Although this novel technique seems to be extremely promising, it appears to be applicable to only a minority of patients with NSCLC. Nevertheless, PDT appears to be particularly useful for the treatment of early-stage lung cancer for a variety of reasons. First, it appears to preserve lung function and can be repeated as additional tumors appear—an important consideration, because such patients appear to be at high risk for developing other new tumors. Second, this technique does not preclude ultimate surgical intervention when deemed necessary.
Results in early-stage NSCLC
In a prospective phase II study (Furuse et al: J Clin Oncol 1993), 54 patients with 64 early-stage lung cancers received Photofrin (2 mg/kg) and 630-nm illumination of 100 to 200 J/cm2. Of 59 assessable tumors, 50 responded completely and 6 showed partial responses. Five patients with complete response developed recurrences 6 to 18 months after treatment.
The major predictor of response in this study was tumor length. The likelihood of achieving a complete response was 97.8% if the tumor was smaller than 1 cm, as opposed to only 42.9% if the lesion was larger than 1 cm. The overall survival rate in these patients was 50% at 3 years.
A similar study by Kato et al also indicated a 96.8% complete response rate for tumors smaller than 0.5 cm but only a 37.5% rate for tumors larger than 2 cm. The overall 5-year survival rate for the 75 patients treated in this study was 68.4%, which is acceptable by current standards.
Results in advanced-stage NSCLC
Two prospective randomized trials (European and US/Canadian) compared PDT with the neodymium:yttrium-aluminum-garnet (Nd:YAG) laser for treatment of partially obstructive, advanced NSCLC. Investigators analyzed results from the two trials both individually and collectively. Collective analysis included data from 15 centers in Europe and 20 centers in the United States and Canada, and it involved a total of 211 patients. In the European trial, 40% of the patients had received previous therapy, whereas in the US/Canadian trial, all of the patients had received previous treatment.
Tumor response was similar for both therapies at 1 week. At 1 month, however, 61% and 42% of the patients treated with PDT in the European and US/Canadian trials, respectively, were still responding, compared with 36% and 19% of patients who underwent laser therapy in the two trials.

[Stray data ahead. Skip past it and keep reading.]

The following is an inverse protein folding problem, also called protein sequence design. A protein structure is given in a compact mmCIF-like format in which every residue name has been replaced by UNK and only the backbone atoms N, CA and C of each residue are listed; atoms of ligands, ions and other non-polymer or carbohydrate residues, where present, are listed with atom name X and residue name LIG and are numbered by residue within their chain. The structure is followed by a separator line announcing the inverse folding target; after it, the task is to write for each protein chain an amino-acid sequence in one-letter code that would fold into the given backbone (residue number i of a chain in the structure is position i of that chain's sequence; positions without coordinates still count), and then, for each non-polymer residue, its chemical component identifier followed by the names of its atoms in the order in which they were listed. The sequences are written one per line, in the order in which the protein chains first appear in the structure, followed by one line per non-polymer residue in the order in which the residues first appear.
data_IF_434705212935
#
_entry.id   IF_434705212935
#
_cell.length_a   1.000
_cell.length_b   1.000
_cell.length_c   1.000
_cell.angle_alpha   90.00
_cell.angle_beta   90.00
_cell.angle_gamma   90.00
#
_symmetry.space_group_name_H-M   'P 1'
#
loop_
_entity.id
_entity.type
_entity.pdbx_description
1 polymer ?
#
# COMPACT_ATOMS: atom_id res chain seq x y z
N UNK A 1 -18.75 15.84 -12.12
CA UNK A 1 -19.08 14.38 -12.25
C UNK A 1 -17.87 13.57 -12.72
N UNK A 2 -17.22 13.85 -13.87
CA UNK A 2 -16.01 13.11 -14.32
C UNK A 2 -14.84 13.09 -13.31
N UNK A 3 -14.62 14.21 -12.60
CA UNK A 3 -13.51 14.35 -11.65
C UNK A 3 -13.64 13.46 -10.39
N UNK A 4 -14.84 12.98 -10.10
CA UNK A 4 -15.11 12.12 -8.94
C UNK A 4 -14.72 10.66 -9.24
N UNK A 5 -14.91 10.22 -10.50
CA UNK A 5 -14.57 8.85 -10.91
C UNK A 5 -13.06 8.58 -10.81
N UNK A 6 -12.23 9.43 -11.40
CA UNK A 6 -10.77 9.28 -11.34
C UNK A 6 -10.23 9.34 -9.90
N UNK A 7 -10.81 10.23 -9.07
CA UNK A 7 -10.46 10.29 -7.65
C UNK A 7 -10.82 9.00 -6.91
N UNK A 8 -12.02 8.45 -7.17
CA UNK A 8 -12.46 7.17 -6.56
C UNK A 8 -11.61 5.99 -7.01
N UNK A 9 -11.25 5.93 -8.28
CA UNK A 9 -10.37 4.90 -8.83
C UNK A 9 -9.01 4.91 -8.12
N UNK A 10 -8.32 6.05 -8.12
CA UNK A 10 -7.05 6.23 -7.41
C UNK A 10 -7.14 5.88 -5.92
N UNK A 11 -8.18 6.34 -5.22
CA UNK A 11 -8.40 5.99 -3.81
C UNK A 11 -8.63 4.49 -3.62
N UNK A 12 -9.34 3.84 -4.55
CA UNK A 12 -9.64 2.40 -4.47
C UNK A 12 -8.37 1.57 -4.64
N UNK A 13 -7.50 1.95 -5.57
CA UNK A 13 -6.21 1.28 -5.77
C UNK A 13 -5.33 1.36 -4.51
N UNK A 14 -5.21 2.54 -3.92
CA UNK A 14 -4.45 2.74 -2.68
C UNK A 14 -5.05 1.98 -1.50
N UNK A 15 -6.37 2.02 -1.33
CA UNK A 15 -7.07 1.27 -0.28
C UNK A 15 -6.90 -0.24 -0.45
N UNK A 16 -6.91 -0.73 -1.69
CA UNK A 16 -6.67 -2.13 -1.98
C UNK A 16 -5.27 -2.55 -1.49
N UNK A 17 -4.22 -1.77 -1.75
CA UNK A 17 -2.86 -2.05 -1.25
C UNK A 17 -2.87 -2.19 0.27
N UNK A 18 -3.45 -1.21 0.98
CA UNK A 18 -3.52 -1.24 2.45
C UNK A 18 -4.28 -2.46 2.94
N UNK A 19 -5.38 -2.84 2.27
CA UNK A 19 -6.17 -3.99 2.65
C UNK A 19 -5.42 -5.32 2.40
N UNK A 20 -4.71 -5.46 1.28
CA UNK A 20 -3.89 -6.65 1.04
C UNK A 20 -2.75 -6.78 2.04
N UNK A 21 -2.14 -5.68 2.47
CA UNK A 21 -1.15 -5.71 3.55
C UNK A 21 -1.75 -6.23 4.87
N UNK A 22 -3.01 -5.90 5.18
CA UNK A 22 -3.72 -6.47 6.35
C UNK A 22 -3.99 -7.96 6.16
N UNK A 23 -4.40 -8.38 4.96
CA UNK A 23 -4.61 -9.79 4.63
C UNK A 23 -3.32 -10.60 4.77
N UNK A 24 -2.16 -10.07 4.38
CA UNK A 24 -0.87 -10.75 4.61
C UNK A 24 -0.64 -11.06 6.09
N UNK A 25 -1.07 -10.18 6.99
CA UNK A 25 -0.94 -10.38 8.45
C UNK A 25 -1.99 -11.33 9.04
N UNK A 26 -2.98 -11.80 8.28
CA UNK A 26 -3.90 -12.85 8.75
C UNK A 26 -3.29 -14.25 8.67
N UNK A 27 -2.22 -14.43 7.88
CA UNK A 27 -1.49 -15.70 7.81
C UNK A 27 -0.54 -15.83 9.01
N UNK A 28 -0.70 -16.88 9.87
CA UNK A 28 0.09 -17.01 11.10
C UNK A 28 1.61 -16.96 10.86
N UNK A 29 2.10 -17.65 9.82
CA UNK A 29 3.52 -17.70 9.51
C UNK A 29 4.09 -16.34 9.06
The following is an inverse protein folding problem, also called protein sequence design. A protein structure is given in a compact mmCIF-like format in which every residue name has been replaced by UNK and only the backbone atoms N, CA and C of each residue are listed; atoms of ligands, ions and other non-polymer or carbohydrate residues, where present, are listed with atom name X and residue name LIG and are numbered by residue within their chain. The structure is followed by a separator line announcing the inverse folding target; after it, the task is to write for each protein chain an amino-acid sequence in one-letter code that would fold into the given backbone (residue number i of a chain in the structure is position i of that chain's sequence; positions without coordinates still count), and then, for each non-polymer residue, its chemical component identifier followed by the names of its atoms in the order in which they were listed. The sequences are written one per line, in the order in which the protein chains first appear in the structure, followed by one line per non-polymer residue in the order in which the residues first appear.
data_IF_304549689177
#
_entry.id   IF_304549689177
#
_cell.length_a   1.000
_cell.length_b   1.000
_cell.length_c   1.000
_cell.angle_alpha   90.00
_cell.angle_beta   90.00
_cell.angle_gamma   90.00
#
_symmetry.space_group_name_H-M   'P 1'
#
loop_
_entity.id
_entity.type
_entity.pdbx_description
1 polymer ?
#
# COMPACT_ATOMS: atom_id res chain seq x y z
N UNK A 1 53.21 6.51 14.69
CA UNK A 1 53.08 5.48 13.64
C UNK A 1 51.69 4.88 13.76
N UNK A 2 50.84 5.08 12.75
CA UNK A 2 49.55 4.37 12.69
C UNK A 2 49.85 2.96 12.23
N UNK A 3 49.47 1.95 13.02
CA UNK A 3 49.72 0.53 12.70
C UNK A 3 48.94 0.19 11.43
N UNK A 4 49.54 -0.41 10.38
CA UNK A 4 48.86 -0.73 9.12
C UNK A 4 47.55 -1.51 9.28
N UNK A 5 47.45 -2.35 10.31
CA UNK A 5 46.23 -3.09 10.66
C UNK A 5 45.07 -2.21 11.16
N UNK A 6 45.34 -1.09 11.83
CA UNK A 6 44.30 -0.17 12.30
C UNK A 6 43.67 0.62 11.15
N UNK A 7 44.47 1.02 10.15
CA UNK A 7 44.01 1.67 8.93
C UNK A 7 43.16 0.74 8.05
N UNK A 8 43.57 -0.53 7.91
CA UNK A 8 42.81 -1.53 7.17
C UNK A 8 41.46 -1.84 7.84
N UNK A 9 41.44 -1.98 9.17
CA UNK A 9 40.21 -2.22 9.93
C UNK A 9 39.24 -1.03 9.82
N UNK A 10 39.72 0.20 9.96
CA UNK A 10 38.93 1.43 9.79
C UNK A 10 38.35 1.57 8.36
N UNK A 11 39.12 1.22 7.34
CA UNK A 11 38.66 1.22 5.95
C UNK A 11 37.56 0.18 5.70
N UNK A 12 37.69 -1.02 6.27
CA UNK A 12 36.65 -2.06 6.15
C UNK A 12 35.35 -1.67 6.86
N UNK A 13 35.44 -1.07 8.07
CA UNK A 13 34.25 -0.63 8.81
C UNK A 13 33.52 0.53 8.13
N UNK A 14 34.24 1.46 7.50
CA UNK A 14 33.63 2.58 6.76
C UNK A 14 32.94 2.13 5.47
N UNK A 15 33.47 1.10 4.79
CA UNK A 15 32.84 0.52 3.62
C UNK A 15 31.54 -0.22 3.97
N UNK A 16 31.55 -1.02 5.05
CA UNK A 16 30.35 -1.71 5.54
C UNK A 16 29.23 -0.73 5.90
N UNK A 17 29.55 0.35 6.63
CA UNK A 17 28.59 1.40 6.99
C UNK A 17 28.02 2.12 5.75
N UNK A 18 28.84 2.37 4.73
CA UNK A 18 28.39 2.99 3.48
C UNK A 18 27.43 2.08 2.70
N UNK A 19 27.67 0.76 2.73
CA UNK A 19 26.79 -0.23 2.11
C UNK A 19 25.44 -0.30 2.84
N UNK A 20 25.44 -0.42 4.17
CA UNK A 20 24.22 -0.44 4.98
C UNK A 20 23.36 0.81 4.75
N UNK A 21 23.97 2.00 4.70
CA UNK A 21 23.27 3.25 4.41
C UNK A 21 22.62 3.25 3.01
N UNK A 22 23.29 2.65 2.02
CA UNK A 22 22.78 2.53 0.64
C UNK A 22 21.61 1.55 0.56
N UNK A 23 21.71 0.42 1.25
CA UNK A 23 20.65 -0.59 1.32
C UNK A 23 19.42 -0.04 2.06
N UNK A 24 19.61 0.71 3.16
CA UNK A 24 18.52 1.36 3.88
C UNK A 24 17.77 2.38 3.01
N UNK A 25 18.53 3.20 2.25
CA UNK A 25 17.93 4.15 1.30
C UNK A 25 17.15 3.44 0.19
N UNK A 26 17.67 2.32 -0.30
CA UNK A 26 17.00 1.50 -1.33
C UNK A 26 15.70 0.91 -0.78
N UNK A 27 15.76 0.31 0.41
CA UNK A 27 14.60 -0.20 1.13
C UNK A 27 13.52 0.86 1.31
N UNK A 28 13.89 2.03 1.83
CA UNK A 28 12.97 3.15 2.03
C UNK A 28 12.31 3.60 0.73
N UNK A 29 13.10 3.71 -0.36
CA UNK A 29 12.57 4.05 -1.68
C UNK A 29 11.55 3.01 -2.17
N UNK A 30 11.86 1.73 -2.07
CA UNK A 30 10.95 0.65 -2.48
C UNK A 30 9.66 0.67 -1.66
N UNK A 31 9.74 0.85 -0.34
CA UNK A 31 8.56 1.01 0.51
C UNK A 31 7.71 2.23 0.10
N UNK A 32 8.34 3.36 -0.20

PDT also produced more dramatic improvements in dyspnea and cough than did Nd:YAG therapy in the European trial, but the two treatments had similar effects on these symptoms in the US/Canadian trial. Both sets of investigators concluded that PDT appears to be superior to laser therapy for the relief of dyspnea, cough, and hemoptysis. Also, the overall incidence of adverse reactions was similar with the two therapies (73% for PDT vs 64% for Nd:YAG therapy).
Many patients with lung cancer experience distressing local symptoms at some time. They may arise from airway obstruction by the primary tumor, compression of mediastinal structures by nodal metastases, or metastatic involvement of distant organs. Radiation therapy is effective in palliating most local symptoms as well as symptoms at common metastatic sites, such as bone and brain. For select patients with a solitary brain metastasis and controlled disease in other sites, resection followed by irradiation appears to be superior to radiation therapy alone in improving both survival and quality of life. (For more information regarding management of brain metastases, see "Primary and Metastatic Brain Tumors" chapter.)
Recently, an American Society for Radiation Oncology (ASTRO) committee cochaired by Rodrigues and Movsas developed an evidence-based guideline for palliative radiotherapy in cancer. Overall, higher-dose/fractionation palliative external beam radiation therapy (EBRT) regimens (eg, 30 Gy/10 fraction equivalent or greater) are associated with modest improvements in survival and total symptom score, particularly in patients with good performance status. Because these improvements are associated with an increase in esophageal toxicity, however, various shorter EBRT dose/fractionation schedules (eg, 20 Gy in five fractions, 17 Gy in two weekly fractions, 10 Gy in one fraction), which provide good symptomatic relief with fewer side effects, can be used for patients who request a shorter treatment course and/or in those with a poor performance status. Integration of concurrent chemotherapy with palliative intent/fractionated radiotherapy is not currently supported by the medical literature. In general, in the United States, radiation oncologists often use doses of approximately 30 Gy in 10 fractions for palliative thoracic treatment in lung cancer. Data from the United Kingdom suggest that similar efficacy without greater toxicity may be achieved with more abbreviated schedules, such as 17 Gy in two fractions 1 week apart or single fractions of 10 Gy (see Table 8). Such schedules may facilitate the coordination of irradiation and chemotherapy and reduce patient travel and hospitalization.